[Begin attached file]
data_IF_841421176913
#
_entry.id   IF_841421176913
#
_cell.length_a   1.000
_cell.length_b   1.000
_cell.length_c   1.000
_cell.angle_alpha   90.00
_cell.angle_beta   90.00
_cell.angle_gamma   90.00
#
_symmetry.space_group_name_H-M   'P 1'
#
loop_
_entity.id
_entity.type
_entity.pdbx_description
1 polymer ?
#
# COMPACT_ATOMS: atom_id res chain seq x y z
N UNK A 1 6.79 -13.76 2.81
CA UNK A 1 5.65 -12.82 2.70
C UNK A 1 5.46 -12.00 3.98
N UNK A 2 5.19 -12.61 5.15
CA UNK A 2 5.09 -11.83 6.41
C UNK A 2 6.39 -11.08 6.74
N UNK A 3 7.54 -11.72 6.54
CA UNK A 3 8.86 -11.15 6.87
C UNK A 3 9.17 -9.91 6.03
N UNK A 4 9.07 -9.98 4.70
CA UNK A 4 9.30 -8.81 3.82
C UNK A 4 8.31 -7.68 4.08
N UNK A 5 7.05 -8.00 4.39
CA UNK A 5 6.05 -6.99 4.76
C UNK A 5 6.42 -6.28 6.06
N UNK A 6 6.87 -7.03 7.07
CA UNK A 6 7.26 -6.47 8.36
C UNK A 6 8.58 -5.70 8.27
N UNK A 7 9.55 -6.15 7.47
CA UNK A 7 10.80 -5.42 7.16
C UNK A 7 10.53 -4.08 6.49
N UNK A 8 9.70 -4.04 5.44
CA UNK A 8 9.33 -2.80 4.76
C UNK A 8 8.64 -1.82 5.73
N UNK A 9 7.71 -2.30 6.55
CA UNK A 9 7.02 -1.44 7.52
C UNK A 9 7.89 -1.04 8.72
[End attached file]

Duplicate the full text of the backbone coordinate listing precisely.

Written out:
data_IF_841421176913
#
_entry.id   IF_841421176913
#
_cell.length_a   1.000
_cell.length_b   1.000
_cell.length_c   1.000
_cell.angle_alpha   90.00
_cell.angle_beta   90.00
_cell.angle_gamma   90.00
#
_symmetry.space_group_name_H-M   'P 1'
#
loop_
_entity.id
_entity.type
_entity.pdbx_description
1 polymer ?
#
# COMPACT_ATOMS: atom_id res chain seq x y z
N UNK A 1 6.79 -13.76 2.81
CA UNK A 1 5.65 -12.82 2.70
C UNK A 1 5.46 -12.00 3.98
N UNK A 2 5.19 -12.61 5.15
CA UNK A 2 5.09 -11.83 6.41
C UNK A 2 6.39 -11.08 6.74
N UNK A 3 7.54 -11.72 6.54
CA UNK A 3 8.86 -11.15 6.87
C UNK A 3 9.17 -9.91 6.03
N UNK A 4 9.07 -9.98 4.70
CA UNK A 4 9.30 -8.81 3.82
C UNK A 4 8.31 -7.68 4.08
N UNK A 5 7.05 -8.00 4.39
CA UNK A 5 6.05 -6.99 4.76
C UNK A 5 6.42 -6.28 6.06
N UNK A 6 6.87 -7.03 7.07
CA UNK A 6 7.26 -6.47 8.36
C UNK A 6 8.58 -5.70 8.27
N UNK A 7 9.55 -6.15 7.47
CA UNK A 7 10.80 -5.42 7.16
C UNK A 7 10.53 -4.08 6.49
N UNK A 8 9.70 -4.04 5.44
CA UNK A 8 9.33 -2.80 4.76
C UNK A 8 8.64 -1.82 5.73
N UNK A 9 7.71 -2.30 6.55
CA UNK A 9 7.02 -1.44 7.52
C UNK A 9 7.89 -1.04 8.72